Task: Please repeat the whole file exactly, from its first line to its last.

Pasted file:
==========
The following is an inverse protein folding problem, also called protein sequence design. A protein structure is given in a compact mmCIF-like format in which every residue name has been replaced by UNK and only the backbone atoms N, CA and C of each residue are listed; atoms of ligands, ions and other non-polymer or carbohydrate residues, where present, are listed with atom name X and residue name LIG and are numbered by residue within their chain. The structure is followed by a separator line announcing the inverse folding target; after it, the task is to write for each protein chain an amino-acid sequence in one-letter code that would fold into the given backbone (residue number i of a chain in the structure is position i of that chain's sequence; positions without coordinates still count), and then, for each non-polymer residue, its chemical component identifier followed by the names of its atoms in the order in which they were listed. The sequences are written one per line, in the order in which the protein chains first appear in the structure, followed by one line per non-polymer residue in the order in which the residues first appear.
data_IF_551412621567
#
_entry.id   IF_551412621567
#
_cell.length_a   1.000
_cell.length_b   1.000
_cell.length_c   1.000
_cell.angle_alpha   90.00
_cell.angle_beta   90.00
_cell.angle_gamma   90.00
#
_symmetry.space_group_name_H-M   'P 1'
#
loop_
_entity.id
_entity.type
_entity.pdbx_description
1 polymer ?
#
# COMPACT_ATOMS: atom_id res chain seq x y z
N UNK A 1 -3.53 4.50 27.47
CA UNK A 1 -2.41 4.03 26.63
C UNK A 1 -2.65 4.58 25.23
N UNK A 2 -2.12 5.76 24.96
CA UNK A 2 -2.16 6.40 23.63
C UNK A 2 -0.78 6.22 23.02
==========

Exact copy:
The following is an inverse protein folding problem, also called protein sequence design. A protein structure is given in a compact mmCIF-like format in which every residue name has been replaced by UNK and only the backbone atoms N, CA and C of each residue are listed; atoms of ligands, ions and other non-polymer or carbohydrate residues, where present, are listed with atom name X and residue name LIG and are numbered by residue within their chain. The structure is followed by a separator line announcing the inverse folding target; after it, the task is to write for each protein chain an amino-acid sequence in one-letter code that would fold into the given backbone (residue number i of a chain in the structure is position i of that chain's sequence; positions without coordinates still count), and then, for each non-polymer residue, its chemical component identifier followed by the names of its atoms in the order in which they were listed. The sequences are written one per line, in the order in which the protein chains first appear in the structure, followed by one line per non-polymer residue in the order in which the residues first appear.
data_IF_551412621567
#
_entry.id   IF_551412621567
#
_cell.length_a   1.000
_cell.length_b   1.000
_cell.length_c   1.000
_cell.angle_alpha   90.00
_cell.angle_beta   90.00
_cell.angle_gamma   90.00
#
_symmetry.space_group_name_H-M   'P 1'
#
loop_
_entity.id
_entity.type
_entity.pdbx_description
1 polymer ?
#
# COMPACT_ATOMS: atom_id res chain seq x y z
N UNK A 1 -3.53 4.50 27.47
CA UNK A 1 -2.41 4.03 26.63
C UNK A 1 -2.65 4.58 25.23
N UNK A 2 -2.12 5.76 24.96
CA UNK A 2 -2.16 6.40 23.63
C UNK A 2 -0.78 6.22 23.02